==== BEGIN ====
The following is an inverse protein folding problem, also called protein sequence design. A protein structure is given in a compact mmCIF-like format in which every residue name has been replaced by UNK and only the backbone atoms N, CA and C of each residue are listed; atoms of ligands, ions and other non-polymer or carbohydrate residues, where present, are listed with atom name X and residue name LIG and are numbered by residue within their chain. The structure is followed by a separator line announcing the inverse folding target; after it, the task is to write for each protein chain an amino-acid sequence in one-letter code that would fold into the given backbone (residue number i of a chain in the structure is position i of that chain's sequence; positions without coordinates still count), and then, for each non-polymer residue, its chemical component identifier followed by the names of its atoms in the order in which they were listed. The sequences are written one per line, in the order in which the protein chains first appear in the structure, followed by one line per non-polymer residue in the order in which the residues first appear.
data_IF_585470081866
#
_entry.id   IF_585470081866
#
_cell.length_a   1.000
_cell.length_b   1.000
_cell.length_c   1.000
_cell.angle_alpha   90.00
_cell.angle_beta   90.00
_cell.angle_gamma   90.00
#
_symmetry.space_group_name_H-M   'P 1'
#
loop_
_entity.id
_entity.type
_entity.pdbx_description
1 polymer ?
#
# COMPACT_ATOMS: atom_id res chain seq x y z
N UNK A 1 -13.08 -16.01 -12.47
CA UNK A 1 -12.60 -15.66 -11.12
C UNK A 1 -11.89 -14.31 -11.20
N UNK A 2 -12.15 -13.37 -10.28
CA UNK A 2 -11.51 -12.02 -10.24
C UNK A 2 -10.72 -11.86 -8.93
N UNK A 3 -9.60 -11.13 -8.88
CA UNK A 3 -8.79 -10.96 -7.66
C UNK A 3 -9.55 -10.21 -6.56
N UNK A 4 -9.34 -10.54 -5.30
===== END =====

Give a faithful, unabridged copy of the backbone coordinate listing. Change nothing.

The following is an inverse protein folding problem, also called protein sequence design. A protein structure is given in a compact mmCIF-like format in which every residue name has been replaced by UNK and only the backbone atoms N, CA and C of each residue are listed; atoms of ligands, ions and other non-polymer or carbohydrate residues, where present, are listed with atom name X and residue name LIG and are numbered by residue within their chain. The structure is followed by a separator line announcing the inverse folding target; after it, the task is to write for each protein chain an amino-acid sequence in one-letter code that would fold into the given backbone (residue number i of a chain in the structure is position i of that chain's sequence; positions without coordinates still count), and then, for each non-polymer residue, its chemical component identifier followed by the names of its atoms in the order in which they were listed. The sequences are written one per line, in the order in which the protein chains first appear in the structure, followed by one line per non-polymer residue in the order in which the residues first appear.
data_IF_585470081866
#
_entry.id   IF_585470081866
#
_cell.length_a   1.000
_cell.length_b   1.000
_cell.length_c   1.000
_cell.angle_alpha   90.00
_cell.angle_beta   90.00
_cell.angle_gamma   90.00
#
_symmetry.space_group_name_H-M   'P 1'
#
loop_
_entity.id
_entity.type
_entity.pdbx_description
1 polymer ?
#
# COMPACT_ATOMS: atom_id res chain seq x y z
N UNK A 1 -13.08 -16.01 -12.47
CA UNK A 1 -12.60 -15.66 -11.12
C UNK A 1 -11.89 -14.31 -11.20
N UNK A 2 -12.15 -13.37 -10.28
CA UNK A 2 -11.51 -12.02 -10.24
C UNK A 2 -10.72 -11.86 -8.93
N UNK A 3 -9.60 -11.13 -8.88
CA UNK A 3 -8.79 -10.96 -7.66
C UNK A 3 -9.55 -10.21 -6.56
N UNK A 4 -9.34 -10.54 -5.30